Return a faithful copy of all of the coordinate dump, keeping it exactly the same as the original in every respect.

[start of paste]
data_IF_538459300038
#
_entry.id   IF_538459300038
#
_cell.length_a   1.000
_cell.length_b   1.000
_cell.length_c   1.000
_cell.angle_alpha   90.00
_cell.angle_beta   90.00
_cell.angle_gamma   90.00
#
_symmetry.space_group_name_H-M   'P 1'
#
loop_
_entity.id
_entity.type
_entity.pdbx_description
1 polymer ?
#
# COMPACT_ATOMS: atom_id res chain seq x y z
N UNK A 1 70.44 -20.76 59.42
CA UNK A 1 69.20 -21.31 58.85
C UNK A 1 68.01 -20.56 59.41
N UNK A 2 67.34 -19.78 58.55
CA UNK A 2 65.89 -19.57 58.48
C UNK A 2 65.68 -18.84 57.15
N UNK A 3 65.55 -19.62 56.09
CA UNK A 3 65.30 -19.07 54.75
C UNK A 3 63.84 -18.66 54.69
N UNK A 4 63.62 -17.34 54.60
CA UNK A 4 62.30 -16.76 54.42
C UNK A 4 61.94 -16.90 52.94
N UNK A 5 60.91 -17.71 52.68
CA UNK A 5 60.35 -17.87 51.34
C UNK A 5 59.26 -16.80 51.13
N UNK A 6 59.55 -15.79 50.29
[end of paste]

data_IF_538459300038
#
_entry.id   IF_538459300038
#
_cell.length_a   1.000
_cell.length_b   1.000
_cell.length_c   1.000
_cell.angle_alpha   90.00
_cell.angle_beta   90.00
_cell.angle_gamma   90.00
#
_symmetry.space_group_name_H-M   'P 1'
#
loop_
_entity.id
_entity.type
_entity.pdbx_description
1 polymer ?
#
# COMPACT_ATOMS: atom_id res chain seq x y z
N UNK A 1 70.44 -20.76 59.42
CA UNK A 1 69.20 -21.31 58.85
C UNK A 1 68.01 -20.56 59.41
N UNK A 2 67.34 -19.78 58.55
CA UNK A 2 65.89 -19.57 58.48
C UNK A 2 65.68 -18.84 57.15
N UNK A 3 65.55 -19.62 56.09
CA UNK A 3 65.30 -19.07 54.75
C UNK A 3 63.84 -18.66 54.69
N UNK A 4 63.62 -17.34 54.60
CA UNK A 4 62.30 -16.76 54.42
C UNK A 4 61.94 -16.90 52.94
N UNK A 5 60.91 -17.71 52.68
CA UNK A 5 60.35 -17.87 51.34
C UNK A 5 59.26 -16.80 51.13
N UNK A 6 59.55 -15.79 50.29